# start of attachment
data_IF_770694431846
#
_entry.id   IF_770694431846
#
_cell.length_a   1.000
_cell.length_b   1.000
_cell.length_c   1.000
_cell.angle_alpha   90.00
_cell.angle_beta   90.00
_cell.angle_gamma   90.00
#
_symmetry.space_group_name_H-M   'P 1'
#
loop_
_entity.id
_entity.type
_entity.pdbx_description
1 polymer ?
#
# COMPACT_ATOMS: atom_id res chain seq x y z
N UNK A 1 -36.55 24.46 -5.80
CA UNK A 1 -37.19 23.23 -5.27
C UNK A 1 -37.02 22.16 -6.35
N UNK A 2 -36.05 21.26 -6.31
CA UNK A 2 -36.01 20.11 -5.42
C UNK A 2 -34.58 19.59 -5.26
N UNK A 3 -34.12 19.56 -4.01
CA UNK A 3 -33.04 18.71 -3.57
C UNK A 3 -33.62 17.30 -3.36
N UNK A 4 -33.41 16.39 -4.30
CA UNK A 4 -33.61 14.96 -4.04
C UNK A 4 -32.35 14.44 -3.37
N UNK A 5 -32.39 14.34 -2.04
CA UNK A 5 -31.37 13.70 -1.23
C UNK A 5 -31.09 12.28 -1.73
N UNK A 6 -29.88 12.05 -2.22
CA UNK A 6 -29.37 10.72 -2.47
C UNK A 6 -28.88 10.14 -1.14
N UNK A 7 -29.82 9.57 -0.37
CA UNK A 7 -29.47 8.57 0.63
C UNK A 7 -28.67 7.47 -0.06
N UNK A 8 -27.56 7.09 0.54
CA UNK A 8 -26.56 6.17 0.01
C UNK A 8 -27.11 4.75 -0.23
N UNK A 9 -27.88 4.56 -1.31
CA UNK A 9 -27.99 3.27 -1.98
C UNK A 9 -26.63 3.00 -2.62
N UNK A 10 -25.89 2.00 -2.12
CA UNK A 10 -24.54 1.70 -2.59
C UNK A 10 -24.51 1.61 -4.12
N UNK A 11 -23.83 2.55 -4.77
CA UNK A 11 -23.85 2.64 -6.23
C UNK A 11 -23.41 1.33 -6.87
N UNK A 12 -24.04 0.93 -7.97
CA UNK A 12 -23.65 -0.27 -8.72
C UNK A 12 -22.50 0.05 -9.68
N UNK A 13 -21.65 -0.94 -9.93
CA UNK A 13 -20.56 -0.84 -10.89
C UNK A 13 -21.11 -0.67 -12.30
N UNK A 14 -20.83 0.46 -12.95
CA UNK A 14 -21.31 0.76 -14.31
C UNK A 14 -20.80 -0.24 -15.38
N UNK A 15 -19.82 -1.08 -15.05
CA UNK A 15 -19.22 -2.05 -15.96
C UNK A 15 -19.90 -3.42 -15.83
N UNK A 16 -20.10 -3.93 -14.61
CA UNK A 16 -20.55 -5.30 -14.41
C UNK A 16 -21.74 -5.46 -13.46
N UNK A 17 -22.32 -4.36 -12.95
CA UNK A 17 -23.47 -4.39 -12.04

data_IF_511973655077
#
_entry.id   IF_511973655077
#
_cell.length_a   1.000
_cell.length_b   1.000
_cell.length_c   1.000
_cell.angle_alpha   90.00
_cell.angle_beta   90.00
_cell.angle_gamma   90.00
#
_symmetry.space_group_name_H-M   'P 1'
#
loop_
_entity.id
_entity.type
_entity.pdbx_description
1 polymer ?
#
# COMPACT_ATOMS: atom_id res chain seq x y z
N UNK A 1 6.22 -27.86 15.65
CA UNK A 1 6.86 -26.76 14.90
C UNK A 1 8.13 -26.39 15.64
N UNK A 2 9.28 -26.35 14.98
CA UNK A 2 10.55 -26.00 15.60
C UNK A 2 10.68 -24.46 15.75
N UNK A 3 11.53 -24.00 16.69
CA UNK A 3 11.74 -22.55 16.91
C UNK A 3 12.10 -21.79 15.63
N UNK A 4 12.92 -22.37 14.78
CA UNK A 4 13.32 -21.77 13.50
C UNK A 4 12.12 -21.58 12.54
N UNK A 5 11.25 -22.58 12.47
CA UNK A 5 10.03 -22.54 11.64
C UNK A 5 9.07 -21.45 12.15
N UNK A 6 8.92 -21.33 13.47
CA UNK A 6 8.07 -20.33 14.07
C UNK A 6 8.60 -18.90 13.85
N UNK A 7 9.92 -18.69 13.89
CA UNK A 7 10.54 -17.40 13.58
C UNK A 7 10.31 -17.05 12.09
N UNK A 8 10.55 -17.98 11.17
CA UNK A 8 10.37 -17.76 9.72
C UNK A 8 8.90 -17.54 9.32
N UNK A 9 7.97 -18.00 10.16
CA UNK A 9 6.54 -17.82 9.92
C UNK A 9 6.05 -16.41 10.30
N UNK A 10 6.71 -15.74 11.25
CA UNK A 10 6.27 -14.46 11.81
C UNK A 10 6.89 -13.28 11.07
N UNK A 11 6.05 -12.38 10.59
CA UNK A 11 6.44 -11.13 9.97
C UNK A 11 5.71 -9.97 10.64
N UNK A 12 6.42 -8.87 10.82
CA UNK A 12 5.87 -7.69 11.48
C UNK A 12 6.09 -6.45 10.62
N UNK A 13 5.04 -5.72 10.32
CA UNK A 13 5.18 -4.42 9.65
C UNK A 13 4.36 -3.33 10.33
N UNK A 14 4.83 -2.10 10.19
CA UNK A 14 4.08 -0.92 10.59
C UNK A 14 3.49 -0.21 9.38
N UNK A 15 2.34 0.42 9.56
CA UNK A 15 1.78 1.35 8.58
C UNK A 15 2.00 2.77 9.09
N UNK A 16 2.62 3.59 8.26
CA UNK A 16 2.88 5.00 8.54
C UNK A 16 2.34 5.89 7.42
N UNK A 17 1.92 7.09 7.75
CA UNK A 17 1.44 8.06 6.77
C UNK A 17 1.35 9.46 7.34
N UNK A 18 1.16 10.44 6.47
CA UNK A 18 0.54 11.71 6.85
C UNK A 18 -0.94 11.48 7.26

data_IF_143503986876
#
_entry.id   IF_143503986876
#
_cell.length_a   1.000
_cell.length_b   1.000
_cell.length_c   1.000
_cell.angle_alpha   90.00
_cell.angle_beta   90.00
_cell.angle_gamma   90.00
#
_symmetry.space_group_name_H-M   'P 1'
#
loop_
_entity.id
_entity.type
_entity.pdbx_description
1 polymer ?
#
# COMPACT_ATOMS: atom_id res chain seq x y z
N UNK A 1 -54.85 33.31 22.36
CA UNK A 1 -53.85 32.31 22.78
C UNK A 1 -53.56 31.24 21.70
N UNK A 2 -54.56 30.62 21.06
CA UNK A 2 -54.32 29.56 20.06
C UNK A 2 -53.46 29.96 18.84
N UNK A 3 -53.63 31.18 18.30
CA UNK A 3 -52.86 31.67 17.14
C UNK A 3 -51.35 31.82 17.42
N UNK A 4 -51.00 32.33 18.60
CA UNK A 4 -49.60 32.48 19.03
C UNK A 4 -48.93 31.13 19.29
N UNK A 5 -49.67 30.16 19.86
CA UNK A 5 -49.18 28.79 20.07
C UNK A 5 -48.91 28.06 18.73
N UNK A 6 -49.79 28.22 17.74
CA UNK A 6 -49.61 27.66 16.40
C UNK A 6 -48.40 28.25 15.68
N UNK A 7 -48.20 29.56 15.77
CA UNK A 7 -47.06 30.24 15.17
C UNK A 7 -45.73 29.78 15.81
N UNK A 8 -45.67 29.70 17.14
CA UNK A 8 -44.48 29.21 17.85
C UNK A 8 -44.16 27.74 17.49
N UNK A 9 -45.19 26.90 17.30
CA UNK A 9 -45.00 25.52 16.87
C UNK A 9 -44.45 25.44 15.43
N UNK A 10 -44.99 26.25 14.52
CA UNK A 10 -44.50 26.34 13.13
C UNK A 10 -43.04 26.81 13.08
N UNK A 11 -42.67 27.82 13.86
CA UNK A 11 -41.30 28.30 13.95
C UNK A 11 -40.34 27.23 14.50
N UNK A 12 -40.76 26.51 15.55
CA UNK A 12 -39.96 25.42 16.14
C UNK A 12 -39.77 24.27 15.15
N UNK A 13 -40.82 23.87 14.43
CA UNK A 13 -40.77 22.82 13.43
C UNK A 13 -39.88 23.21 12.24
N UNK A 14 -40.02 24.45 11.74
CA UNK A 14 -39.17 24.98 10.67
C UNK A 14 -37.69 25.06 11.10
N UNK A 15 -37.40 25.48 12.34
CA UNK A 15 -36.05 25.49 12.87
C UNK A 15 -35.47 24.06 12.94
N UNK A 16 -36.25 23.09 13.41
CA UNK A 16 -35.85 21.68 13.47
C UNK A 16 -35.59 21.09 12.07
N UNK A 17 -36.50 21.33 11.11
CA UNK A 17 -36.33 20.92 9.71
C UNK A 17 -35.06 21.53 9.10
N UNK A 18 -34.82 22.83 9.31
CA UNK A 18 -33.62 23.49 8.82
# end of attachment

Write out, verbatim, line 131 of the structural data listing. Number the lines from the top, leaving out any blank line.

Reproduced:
CA UNK A 14 4.08 -0.92 10.59